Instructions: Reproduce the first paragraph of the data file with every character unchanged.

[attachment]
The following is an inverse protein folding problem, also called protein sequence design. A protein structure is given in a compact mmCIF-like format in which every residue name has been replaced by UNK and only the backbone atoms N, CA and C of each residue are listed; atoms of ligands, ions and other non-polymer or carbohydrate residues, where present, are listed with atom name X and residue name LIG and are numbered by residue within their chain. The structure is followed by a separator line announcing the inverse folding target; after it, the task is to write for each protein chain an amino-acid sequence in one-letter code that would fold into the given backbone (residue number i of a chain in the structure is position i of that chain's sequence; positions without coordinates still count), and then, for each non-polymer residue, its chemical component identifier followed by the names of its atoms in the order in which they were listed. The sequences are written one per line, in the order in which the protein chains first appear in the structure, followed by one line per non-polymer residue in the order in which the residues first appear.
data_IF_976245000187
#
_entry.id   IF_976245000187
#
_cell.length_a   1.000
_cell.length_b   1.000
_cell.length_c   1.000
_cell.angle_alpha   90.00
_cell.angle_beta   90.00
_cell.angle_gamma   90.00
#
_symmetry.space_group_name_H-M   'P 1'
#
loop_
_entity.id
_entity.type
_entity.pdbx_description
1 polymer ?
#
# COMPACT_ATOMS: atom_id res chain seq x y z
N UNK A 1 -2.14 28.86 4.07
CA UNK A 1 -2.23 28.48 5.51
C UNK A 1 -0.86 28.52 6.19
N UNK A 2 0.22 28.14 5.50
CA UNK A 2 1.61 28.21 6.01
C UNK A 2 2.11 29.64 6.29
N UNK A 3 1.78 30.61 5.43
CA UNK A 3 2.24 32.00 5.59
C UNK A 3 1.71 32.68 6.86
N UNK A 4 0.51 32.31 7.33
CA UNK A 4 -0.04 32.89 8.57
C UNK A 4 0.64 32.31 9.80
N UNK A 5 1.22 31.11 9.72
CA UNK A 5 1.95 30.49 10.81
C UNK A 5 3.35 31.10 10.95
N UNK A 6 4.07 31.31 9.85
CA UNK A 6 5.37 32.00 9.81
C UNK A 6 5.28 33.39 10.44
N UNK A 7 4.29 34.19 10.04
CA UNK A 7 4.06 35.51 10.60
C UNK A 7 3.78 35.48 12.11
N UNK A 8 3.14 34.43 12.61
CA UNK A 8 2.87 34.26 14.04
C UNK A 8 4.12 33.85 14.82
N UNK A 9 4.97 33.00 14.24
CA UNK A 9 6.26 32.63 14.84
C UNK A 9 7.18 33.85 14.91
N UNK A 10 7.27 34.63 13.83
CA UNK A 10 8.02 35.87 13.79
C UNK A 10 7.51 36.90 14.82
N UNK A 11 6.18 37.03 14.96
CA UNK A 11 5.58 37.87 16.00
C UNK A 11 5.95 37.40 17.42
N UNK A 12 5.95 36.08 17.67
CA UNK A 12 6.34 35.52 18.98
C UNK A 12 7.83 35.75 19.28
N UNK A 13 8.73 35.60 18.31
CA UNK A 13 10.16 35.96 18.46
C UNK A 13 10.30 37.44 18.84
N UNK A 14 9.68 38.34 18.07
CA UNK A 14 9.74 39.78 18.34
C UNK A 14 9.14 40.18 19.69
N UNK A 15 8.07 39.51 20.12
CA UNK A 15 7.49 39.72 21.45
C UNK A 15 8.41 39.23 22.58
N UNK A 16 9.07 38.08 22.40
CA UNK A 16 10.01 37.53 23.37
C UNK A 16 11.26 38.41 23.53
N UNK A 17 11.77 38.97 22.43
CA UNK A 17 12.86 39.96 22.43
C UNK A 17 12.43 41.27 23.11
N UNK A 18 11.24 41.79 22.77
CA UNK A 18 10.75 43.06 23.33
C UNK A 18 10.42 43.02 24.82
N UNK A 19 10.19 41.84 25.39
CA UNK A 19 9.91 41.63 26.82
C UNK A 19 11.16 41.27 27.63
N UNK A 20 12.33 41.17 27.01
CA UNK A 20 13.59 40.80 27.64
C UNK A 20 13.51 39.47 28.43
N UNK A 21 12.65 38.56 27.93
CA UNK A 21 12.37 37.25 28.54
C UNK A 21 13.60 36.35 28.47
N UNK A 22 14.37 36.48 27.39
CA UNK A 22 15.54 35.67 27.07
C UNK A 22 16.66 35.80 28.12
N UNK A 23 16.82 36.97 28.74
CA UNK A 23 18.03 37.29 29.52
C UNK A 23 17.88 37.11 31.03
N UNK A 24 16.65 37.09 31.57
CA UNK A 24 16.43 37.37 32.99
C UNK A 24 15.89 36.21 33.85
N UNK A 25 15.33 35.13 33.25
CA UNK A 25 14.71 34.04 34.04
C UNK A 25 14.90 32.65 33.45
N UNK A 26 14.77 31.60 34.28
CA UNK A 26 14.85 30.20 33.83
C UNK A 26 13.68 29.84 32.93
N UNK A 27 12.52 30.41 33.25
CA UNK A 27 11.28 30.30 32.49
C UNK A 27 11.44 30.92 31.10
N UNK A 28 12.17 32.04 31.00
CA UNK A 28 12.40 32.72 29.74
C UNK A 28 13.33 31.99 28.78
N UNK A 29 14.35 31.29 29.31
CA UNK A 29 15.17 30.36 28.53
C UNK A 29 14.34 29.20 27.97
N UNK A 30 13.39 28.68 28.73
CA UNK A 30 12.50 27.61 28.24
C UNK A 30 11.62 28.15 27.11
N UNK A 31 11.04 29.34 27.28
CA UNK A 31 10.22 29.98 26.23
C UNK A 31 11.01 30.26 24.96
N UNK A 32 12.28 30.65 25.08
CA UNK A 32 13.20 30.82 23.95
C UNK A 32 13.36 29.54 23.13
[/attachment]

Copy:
The following is an inverse protein folding problem, also called protein sequence design. A protein structure is given in a compact mmCIF-like format in which every residue name has been replaced by UNK and only the backbone atoms N, CA and C of each residue are listed; atoms of ligands, ions and other non-polymer or carbohydrate residues, where present, are listed with atom name X and residue name LIG and are numbered by residue within their chain. The structure is followed by a separator line announcing the inverse folding target; after it, the task is to write for each protein chain an amino-acid sequence in one-letter code that would fold into the given backbone (residue number i of a chain in the structure is position i of that chain's sequence; positions without coordinates still count), and then, for each non-polymer residue, its chemical component identifier followed by the names of its atoms in the order in which they were listed. The sequences are written one per line, in the order in which the protein chains first appear in the structure, followed by one line per non-polymer residue in the order in which the residues first appear.